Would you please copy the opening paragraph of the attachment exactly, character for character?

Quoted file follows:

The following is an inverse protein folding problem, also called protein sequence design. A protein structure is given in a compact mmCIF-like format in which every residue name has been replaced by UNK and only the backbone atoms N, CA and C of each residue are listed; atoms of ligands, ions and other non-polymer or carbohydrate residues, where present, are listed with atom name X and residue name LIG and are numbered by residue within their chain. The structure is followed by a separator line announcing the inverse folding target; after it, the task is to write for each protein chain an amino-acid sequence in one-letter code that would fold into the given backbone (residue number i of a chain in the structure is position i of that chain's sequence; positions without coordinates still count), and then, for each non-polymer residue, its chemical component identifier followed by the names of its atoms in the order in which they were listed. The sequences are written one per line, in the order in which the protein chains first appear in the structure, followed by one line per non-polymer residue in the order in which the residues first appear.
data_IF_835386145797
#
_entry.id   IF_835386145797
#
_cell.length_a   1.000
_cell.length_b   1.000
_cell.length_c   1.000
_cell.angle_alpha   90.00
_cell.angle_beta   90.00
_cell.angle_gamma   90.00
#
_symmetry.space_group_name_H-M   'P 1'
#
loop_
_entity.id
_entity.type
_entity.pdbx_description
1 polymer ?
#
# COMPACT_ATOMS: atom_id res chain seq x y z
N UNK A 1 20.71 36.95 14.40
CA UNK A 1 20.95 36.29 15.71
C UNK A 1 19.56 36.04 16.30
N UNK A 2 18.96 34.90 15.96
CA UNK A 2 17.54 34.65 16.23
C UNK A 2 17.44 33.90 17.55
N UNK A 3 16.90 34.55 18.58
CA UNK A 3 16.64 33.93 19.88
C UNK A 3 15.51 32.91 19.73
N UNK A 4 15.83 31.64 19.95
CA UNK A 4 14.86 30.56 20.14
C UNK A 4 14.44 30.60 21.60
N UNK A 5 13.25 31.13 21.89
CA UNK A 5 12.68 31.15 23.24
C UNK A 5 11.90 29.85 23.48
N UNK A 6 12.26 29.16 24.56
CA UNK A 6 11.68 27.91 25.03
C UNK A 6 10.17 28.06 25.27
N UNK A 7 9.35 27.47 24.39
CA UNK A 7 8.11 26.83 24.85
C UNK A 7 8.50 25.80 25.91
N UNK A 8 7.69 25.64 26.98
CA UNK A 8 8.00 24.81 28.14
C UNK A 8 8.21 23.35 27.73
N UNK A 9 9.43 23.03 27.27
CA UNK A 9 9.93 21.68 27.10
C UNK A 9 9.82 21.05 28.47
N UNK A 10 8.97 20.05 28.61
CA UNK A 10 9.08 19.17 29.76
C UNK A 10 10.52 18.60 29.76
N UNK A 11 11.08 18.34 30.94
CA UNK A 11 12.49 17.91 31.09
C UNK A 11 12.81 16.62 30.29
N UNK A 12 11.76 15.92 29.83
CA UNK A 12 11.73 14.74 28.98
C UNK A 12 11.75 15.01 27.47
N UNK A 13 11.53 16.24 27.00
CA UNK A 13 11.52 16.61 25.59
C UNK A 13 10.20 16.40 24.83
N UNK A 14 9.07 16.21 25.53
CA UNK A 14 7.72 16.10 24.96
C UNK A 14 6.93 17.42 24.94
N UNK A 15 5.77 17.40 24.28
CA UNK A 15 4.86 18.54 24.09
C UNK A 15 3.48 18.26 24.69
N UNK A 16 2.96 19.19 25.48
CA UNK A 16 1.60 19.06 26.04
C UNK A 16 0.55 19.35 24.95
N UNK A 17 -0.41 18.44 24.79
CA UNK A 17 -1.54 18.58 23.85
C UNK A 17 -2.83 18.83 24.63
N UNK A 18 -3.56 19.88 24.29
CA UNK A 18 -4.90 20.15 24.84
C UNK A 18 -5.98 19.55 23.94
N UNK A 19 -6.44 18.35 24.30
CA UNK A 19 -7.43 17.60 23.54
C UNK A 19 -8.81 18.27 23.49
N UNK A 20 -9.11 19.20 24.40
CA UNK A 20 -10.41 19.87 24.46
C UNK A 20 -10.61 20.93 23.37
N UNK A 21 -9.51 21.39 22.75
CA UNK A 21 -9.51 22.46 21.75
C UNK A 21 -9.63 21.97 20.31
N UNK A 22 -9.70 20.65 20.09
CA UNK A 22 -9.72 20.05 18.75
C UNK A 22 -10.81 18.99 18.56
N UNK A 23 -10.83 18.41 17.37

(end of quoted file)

The following is an inverse protein folding problem, also called protein sequence design. A protein structure is given in a compact mmCIF-like format in which every residue name has been replaced by UNK and only the backbone atoms N, CA and C of each residue are listed; atoms of ligands, ions and other non-polymer or carbohydrate residues, where present, are listed with atom name X and residue name LIG and are numbered by residue within their chain. The structure is followed by a separator line announcing the inverse folding target; after it, the task is to write for each protein chain an amino-acid sequence in one-letter code that would fold into the given backbone (residue number i of a chain in the structure is position i of that chain's sequence; positions without coordinates still count), and then, for each non-polymer residue, its chemical component identifier followed by the names of its atoms in the order in which they were listed. The sequences are written one per line, in the order in which the protein chains first appear in the structure, followed by one line per non-polymer residue in the order in which the residues first appear.